A variant of Skepticism Failure. Compare Or Was It a Dream?. Frequently overlaps with Accidental Truth. Sometimes a case of And You Thought It Was a Game. Occasionally, the characters do see the creature, but it's Mistaken for an Imposter. Often occurs at the end of a Cryptid Episode. When a creature thought to be fictional is discovered in Real Life, that's Accidentally Correct Zoology. Similar to Not-So-Imaginary Friend when it's someone that a person claims exists but nobody ever sees except him.
Contrast Maybe Magic, Maybe Mundane (where it remains up in the air to the very end) and "They're Not Real" Reveal (where the person or thing never existed). Sometimes, technically, that trope and this one combine when it is established that the hoaxer could not have done one thing, but it is never established that no other mundane cause could have done it.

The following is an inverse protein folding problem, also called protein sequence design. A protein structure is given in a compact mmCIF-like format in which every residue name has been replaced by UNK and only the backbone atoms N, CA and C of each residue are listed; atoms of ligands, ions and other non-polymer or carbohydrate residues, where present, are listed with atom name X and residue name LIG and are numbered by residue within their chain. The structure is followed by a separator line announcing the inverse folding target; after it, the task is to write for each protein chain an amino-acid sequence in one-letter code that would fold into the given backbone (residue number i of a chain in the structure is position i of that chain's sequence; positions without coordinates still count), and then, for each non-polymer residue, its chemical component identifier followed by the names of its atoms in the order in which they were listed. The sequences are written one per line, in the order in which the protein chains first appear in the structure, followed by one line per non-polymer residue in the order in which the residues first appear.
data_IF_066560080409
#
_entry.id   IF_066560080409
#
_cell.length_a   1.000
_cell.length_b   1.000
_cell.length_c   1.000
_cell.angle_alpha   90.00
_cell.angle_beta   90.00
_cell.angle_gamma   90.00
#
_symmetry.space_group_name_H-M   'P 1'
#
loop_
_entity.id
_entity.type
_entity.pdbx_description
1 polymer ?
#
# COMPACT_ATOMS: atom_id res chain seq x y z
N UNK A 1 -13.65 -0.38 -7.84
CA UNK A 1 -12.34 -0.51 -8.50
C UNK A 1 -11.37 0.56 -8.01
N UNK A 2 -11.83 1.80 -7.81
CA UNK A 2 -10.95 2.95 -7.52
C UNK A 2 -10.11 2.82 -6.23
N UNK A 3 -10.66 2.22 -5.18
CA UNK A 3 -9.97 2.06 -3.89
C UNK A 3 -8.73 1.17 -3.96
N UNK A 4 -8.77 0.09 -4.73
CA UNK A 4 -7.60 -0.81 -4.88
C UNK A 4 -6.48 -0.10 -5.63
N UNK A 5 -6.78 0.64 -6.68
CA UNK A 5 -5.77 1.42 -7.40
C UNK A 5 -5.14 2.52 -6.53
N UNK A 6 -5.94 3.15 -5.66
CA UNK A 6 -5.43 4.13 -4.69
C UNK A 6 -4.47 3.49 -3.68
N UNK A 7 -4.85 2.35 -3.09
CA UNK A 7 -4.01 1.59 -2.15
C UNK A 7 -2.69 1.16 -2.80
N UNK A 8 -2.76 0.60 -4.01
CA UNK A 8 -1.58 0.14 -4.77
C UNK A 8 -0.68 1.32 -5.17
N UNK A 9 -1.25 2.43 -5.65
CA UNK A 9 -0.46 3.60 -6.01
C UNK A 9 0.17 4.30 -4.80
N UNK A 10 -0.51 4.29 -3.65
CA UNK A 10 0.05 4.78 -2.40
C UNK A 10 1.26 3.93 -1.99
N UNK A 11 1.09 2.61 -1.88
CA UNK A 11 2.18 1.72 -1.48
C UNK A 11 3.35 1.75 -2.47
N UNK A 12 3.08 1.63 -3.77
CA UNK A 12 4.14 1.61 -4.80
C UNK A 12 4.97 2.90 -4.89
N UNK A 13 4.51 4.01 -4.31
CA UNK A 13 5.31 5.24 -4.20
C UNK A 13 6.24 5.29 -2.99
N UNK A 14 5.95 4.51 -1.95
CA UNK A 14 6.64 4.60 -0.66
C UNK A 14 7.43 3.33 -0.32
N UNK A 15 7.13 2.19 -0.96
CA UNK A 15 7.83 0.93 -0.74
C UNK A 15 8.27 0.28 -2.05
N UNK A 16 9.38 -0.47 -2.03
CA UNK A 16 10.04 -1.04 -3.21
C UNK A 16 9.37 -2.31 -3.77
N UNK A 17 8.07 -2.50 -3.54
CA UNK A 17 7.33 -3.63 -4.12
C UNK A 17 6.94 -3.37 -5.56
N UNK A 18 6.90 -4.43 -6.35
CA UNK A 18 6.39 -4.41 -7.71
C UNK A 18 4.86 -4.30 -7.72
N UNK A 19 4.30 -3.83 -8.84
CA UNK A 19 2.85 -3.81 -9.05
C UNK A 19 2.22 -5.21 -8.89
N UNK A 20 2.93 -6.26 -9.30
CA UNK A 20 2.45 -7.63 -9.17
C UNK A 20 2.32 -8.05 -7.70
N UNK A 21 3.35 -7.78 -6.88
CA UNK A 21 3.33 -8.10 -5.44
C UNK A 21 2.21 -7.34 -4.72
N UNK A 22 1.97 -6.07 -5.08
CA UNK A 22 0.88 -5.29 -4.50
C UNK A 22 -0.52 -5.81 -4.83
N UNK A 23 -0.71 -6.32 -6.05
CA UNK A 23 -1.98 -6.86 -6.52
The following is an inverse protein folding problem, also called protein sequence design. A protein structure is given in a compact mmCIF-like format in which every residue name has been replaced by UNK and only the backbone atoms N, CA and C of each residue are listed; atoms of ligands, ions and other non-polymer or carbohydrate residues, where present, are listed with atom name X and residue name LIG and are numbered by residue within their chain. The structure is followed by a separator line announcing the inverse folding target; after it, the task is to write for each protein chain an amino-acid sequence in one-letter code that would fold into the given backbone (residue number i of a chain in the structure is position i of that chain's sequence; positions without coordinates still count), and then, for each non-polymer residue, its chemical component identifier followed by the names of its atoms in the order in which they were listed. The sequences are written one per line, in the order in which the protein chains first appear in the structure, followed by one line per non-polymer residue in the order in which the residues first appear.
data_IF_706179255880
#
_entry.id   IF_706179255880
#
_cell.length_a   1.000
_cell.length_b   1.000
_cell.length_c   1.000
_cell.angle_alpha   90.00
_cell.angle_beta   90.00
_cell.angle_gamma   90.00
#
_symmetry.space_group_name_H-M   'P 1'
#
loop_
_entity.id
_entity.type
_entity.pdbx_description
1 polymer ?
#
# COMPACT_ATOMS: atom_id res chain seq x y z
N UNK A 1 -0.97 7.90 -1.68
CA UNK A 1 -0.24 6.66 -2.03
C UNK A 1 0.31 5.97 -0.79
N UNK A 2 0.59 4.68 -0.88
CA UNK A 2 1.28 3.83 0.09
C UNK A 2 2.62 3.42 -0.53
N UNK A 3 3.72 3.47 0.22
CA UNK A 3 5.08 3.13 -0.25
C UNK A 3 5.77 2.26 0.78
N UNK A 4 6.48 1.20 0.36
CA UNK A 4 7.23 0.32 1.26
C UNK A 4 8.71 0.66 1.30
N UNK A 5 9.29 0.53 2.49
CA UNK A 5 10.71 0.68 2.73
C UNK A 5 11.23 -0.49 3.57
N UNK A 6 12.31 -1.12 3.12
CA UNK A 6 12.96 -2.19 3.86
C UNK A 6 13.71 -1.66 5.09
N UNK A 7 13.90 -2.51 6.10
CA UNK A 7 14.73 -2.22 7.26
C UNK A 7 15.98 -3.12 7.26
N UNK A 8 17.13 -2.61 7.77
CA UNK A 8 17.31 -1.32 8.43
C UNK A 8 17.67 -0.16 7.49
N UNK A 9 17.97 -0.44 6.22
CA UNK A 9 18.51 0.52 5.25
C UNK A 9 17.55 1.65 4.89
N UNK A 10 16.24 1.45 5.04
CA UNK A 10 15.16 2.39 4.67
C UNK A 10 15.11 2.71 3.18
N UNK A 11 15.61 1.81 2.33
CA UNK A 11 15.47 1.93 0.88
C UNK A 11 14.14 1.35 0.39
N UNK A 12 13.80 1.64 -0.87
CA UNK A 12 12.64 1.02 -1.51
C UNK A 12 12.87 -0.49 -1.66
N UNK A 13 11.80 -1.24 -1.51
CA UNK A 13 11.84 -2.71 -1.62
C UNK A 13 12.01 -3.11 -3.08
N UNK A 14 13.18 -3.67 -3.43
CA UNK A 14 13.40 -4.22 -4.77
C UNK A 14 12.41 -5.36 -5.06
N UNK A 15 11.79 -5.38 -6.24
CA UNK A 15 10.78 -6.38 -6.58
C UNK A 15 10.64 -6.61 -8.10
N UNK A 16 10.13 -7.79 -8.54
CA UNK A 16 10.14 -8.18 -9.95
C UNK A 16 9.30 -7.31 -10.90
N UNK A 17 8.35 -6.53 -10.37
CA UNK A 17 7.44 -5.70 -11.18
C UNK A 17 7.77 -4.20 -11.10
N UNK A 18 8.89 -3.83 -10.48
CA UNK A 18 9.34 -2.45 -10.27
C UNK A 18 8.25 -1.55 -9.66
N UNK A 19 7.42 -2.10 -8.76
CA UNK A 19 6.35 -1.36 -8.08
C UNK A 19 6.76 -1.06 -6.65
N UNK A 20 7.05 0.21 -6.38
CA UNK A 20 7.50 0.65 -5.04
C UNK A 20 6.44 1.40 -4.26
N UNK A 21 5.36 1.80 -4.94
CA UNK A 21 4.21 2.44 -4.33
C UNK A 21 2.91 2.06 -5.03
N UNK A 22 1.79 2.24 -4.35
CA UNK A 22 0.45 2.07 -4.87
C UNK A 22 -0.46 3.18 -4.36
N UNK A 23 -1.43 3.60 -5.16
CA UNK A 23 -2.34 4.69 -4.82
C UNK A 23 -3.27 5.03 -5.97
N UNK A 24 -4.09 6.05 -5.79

- In the Batman manga story "The Monster of Gore Bay", a gang of criminals use a mechanical fake sea monster to cause chaos so that they can commit crimes, only for their machine to finally be attacked by a real sea monster.
- In Battle Girls: Time Paradox, everybody gets trapped by samurai ghosts. After managing to appease them, the ghosts tell Nobunaga that she is the one destined to rule the land before departing. Later, Ieyasu meets her minion Hanzo and thanks her for the great special effects and using the fake samurai ghosts to stoke Nobunaga's ego so she will fall into her plan. Hanzo replies that she just arrived and didn't have time to set up the fake samurai ghosts. Though a little unnerved, Ieyasu shrugs it off, since the real ghosts helped her manipulate Nobunaga anyway.